Italy began to industrialize late in comparison to other European nations, and until World War II was largely an agricultural country. However, after 1950 industry was developed rapidly so that by 2006 industry contributed about 30% of the annual gross domestic product and agriculture only 2%. The principal farm products are fruits, vegetables, grapes, potatoes, sugar beets, soybeans, grain, olives and olive oil, and livestock (especially cattle, pigs, sheep, and goats). In addition, much wine is produced from grapes grown throughout the country, and there is fishing.
Tourism is one of Italy's most important industries and a major source of foreign exchange. Manufacturing is centered in the north, particularly in the
golden triangle of Milan-Turin-Genoa. Italy's economy has been gradually diversifying, shifting from food and textiles to engineering, steel, and chemical products. The chief manufactures include machinery; iron, steel, and other metal products; chemicals; motor vehicles; clothing and footwear; and ceramics. Although many of Italy's important industries are state-owned, the trend in recent years has been toward privatization. The service sector has growing importance in Italy and employs well over half of the labor force.
Italy has only limited mineral resources and has consistently increased its mineral imports; the chief minerals produced are petroleum (especially in Sicily), lignite, mercury, zinc, potash, marble, barite, asbestos, and pumice. There are also large deposits of natural gas (methane), and much hydroelectricity is generated. Italy, however, is still greatly dependent on oil to meet its energy requirements, and most of it must be imported.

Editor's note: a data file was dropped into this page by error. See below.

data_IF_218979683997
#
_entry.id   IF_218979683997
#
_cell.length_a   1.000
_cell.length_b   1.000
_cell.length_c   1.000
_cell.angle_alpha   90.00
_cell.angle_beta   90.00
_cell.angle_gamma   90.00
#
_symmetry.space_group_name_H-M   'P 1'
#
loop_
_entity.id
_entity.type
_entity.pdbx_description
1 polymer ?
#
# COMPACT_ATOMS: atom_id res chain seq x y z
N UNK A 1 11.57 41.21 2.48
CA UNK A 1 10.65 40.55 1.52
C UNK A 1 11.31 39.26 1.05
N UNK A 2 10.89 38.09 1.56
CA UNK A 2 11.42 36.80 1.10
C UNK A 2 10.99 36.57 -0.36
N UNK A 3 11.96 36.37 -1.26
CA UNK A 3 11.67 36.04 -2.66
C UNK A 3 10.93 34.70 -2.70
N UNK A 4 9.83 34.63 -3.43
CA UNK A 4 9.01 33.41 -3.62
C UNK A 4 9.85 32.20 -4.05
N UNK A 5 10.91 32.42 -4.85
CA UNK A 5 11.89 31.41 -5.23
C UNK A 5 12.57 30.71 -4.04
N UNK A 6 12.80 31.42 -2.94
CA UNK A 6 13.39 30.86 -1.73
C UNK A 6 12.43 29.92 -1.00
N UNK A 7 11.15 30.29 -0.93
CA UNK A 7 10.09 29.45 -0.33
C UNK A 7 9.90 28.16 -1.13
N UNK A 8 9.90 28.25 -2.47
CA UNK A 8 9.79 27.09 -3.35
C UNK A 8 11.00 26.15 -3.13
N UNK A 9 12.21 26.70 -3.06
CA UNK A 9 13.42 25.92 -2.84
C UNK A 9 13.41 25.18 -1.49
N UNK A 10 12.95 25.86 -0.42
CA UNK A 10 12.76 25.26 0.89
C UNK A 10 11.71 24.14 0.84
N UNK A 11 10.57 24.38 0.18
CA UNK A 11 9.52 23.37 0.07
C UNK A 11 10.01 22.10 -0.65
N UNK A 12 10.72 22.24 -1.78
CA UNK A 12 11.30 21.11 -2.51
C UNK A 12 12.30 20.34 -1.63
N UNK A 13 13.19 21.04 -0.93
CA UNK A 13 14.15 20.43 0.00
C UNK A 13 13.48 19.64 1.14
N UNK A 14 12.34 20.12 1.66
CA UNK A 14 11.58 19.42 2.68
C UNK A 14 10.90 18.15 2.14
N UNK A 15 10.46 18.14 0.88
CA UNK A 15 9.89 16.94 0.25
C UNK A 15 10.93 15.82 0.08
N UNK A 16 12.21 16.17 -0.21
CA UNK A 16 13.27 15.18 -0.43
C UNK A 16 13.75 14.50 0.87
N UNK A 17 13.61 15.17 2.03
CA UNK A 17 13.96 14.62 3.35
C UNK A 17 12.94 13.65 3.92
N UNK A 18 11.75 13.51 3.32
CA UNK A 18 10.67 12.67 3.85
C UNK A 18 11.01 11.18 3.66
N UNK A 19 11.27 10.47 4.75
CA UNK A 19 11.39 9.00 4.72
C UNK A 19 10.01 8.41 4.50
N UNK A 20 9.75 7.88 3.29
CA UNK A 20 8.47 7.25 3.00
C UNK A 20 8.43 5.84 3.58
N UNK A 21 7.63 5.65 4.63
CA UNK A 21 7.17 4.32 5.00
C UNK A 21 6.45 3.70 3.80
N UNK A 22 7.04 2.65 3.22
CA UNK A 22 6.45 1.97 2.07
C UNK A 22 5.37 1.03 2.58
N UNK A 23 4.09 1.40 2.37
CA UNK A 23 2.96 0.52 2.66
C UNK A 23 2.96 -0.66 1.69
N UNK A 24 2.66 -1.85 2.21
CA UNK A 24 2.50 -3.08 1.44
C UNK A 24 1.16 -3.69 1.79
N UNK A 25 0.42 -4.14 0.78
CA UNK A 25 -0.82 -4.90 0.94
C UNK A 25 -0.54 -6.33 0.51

Italy has a large foreign trade, facilitated by its sizable commercial shipping fleet. The leading exports are engineering products, textiles and clothing, machinery, motor vehicles, transportation equipment, chemicals, food and beverages, tobacco, minerals, and nonferrous metals. The main imports are raw materials, chemicals, transportation equipment, metals, textiles and clothing, foodstuffs, and petroleum. The chief trade partners are Germany, France, Spain, and Great Britain.
Italy's economy has deceptive strength because it is supported by a substantial
underground economy that functions outside government controls. Despite significant government progress in its war against organized crime, criminal organizations such as the Mafia and Camorra continue to exert a strong influence in S Italy, at times hindering governmental programs aimed at integrating the region more fully economically and politically into the national scene.
The Columbia Electronic Encyclopedia, 6th ed. Copyright © 2012, Columbia University Press. All rights reserved.
See more Encyclopedia articles on: Italian Political Geography